If these messages were successful in increasing breast-feeding across the board, across all different groups of women then it might – just might – have some justification in filling many women with a sense of having failed as a mother before they have actually started . They are however, not successful. Over the last ten years in Scotland the rates of breast-feeding have remained static – there has been slight increases of a percentage point here and there, but no significant increase across the board. Importantly, whilst there has been an increase of a whole 6% in ten years of breast-feeding across the most deprived areas of Scotland – in our poorest communities there are still only around 20% of babies exclusively breast-fed at 6-8 weeks. Even when you add in mixed feeding the figure is still only 22.3%. The Government set a target to increase the proportion of new born children exclusively breastfed at 6-8 weeks in Scotland, from 26.2% in 2006/07 to 32.7% in 2010/11 (an increase of 25%). We are failing to achieve this. In 2010/11 the figure was 26.5%.
When we get to weaning the inflexibility of advice continues. The official advice is that weaning should not take place until the baby is 6 months old. This advice is lifted straight from the World Health Organisation Guidelines. I want to make it clear that I am not talking about other countries here but Scotland. There are countries where formula milk is not high quality and where hygiene is not of a high standard and this makes using formula milk dangerous. I am not talking about countries with low birth weight babies or without clean places to prepare weaning food. I’m talking about Scotland. These guidelines are WORLD guidelines, they offer guidance to countries where infant mortality is high and birth weight low. The average birth weight in Scotland is good at just under 8lbs. Telling mums that breast milk is the best food for children up to 6 months – come what may – takes no account of your child and their own needs. I know women whose babies cried and cried and they slogged it out until 6 months – exhausted, wondering where their happy child went, in order not to give their wee one solid food before six months. Other women had babies who were not the slightest bit interested in food until they were past 6 months. They are all different – they are BABIES not computers. There was recent research to show that weaning at 4 months can be beneficial and yet the official advice is absolutely NOT to wean your baby before 6 months old.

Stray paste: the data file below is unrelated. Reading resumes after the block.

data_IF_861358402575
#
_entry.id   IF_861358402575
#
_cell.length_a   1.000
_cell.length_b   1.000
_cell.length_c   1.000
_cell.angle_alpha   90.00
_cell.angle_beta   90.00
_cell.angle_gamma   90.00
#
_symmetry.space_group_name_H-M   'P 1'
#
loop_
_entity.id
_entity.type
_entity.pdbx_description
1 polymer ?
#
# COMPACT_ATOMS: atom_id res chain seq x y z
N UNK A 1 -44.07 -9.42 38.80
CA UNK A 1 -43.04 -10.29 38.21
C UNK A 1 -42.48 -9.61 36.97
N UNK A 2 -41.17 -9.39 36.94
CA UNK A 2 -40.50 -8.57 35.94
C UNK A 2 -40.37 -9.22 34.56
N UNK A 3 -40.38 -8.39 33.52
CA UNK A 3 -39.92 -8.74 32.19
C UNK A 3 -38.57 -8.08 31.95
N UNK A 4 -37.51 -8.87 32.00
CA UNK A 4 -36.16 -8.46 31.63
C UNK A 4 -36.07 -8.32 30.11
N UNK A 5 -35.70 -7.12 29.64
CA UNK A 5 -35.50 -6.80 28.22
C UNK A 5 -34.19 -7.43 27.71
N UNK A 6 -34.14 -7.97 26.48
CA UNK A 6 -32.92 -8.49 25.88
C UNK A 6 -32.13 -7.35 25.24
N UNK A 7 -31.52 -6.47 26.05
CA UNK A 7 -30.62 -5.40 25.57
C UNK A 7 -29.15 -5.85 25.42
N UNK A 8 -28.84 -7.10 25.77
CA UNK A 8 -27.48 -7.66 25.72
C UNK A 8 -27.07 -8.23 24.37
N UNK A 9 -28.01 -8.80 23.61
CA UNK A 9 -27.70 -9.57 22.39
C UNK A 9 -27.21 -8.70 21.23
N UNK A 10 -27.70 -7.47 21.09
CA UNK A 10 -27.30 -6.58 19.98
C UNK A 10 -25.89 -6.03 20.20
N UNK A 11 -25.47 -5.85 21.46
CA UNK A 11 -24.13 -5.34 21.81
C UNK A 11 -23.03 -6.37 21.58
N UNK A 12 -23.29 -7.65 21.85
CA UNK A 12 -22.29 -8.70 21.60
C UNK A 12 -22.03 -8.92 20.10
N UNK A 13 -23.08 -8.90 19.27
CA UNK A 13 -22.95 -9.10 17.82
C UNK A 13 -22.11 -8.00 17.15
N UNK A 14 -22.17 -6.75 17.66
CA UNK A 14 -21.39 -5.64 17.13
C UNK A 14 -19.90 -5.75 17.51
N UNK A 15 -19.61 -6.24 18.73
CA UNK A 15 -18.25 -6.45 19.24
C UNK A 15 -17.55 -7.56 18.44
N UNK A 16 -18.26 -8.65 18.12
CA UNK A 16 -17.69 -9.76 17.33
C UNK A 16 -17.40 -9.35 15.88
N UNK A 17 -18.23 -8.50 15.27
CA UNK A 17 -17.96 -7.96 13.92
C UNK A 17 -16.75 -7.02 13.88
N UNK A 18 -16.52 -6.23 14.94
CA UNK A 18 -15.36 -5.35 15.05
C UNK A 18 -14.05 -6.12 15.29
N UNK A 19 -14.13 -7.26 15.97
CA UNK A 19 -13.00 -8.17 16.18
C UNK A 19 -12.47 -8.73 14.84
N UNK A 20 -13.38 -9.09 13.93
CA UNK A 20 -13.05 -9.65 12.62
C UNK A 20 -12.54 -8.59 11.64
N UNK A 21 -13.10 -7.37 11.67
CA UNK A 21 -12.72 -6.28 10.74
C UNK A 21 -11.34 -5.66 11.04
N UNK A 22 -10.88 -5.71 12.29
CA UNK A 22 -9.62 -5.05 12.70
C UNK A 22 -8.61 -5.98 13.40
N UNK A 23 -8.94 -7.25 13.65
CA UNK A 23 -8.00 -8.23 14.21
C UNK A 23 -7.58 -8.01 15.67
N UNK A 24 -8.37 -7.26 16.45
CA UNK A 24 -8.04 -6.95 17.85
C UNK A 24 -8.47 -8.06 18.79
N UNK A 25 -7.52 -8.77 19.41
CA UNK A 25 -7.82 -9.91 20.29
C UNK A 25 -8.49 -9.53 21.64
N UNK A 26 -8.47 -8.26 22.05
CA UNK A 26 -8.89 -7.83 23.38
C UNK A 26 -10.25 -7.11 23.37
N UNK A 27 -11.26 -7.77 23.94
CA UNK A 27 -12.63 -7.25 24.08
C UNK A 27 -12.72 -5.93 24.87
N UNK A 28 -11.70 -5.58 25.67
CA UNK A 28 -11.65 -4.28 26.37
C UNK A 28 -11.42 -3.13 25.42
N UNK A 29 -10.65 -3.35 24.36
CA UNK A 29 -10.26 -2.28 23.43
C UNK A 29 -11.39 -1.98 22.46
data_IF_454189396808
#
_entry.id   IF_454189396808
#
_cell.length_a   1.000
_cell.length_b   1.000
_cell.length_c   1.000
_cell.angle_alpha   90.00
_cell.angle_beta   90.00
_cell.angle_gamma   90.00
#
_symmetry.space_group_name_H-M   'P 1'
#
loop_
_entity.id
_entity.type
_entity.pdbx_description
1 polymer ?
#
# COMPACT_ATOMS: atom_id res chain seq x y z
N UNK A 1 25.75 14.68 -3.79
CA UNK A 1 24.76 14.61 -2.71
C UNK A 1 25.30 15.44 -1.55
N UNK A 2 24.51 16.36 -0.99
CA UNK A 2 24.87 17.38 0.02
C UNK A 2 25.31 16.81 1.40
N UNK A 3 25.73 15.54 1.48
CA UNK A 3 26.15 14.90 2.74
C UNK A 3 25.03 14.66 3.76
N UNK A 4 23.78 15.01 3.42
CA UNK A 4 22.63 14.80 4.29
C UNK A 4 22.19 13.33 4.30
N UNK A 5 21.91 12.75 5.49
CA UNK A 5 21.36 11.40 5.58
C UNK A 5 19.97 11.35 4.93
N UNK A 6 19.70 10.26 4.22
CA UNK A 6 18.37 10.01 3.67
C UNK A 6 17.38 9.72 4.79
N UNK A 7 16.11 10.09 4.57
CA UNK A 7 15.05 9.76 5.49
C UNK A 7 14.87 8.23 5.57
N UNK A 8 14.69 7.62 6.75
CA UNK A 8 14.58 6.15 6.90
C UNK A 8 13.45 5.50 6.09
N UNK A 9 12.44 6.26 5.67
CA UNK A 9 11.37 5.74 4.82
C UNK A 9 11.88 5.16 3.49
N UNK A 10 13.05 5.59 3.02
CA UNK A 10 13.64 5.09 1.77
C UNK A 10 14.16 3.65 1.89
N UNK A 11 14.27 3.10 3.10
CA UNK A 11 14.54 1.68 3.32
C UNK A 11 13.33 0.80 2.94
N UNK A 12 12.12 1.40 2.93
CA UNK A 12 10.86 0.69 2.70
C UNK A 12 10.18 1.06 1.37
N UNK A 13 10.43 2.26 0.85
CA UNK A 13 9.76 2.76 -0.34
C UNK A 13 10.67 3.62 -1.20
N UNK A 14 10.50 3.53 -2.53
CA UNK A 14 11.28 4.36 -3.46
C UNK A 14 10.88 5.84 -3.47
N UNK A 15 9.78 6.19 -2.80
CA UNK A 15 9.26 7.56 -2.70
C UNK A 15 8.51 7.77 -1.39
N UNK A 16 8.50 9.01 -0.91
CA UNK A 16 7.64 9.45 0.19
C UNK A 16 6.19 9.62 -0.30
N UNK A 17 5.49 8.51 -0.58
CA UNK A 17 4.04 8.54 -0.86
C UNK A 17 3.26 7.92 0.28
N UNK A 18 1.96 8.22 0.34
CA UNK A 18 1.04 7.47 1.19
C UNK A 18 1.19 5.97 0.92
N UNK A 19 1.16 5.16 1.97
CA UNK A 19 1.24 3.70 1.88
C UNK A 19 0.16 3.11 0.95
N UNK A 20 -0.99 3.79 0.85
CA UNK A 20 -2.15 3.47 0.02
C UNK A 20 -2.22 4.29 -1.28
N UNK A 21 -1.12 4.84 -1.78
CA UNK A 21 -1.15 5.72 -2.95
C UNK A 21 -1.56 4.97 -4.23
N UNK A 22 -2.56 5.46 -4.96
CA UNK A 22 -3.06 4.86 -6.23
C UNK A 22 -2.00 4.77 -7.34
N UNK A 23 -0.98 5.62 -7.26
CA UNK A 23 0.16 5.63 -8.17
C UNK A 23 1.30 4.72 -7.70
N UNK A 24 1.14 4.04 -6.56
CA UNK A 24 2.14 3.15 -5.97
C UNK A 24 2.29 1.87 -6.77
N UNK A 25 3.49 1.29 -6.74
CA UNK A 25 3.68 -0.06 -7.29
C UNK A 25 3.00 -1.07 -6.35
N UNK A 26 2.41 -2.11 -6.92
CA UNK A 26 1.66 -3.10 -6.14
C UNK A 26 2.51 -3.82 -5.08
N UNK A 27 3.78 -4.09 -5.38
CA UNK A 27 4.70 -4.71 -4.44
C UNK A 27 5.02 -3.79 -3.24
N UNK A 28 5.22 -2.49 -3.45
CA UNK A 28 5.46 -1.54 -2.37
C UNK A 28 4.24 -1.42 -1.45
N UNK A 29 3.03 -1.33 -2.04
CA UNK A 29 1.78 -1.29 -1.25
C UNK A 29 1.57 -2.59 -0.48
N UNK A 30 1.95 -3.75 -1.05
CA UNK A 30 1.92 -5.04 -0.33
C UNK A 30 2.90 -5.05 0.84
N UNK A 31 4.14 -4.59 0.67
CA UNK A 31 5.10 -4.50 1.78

If you have a health visitor with common sense then you maybe told on the quiet, that starting at four months old is ok. But many mothers report being told absolutely, under no circumstances are they to even think about weaning before 6 months. When I was first a mum in 1989 and 1990 I was often told by professionals, “You know your baby, what do you think?” I was able to discuss whether my baby was hungry enough for weaning or not. I was advised – not ordered, supported – not scared into doing what I was told and my children were all weaned at different ages because they were all ready for weaning at different ages. I was given credit for being a mother, a good one. And in many places in Scotland today that doesn’t seem to happen.
So what are we doing? What on earth happened to freedom and support? What happened to the nurturing and help that older women would give to younger women on the birth of their babies? Surely, as women, we have campaigned to have choices, as feminists in the 21st century, we believe in choice for women and the right to live happy, fulfilled lives. How then can we justify pressuring women over this so that they feel the emotions I have mentioned? We have women who are finding they lack confidence in mothering, women who feel that they have no power to make choices which are right for them and their babies for fear of either being labelled a failure, or of damning their children to a life of ill health and intellectual failure because of “just one feed”. In Scotland today, we have a system which does not allow for the needs of individual babies and mums to be taken into account in a positive and empowering way. We have otherwise well-adjusted women so disempowered by the advice, that they feel they have no control over the frequency, type and duration of infant feeding and we also have socially disadvantaged women, completely unreached by the message that breast is best, easy and fun to do. It strikes me that it is the whole approach to promoting breast-feeding which is failing – not the mums who use bottles, dummies or wean at 4 months. If an Independent Scotland wants to make a real difference to breast-feeding rates and the health of its population, then we need to empower women to make informed decisions without the use of a big stick – all women – including those in the poorest areas of our country and if we can do this, then we might just start to change these depressing statistics and improve the health of Scotland in years to come.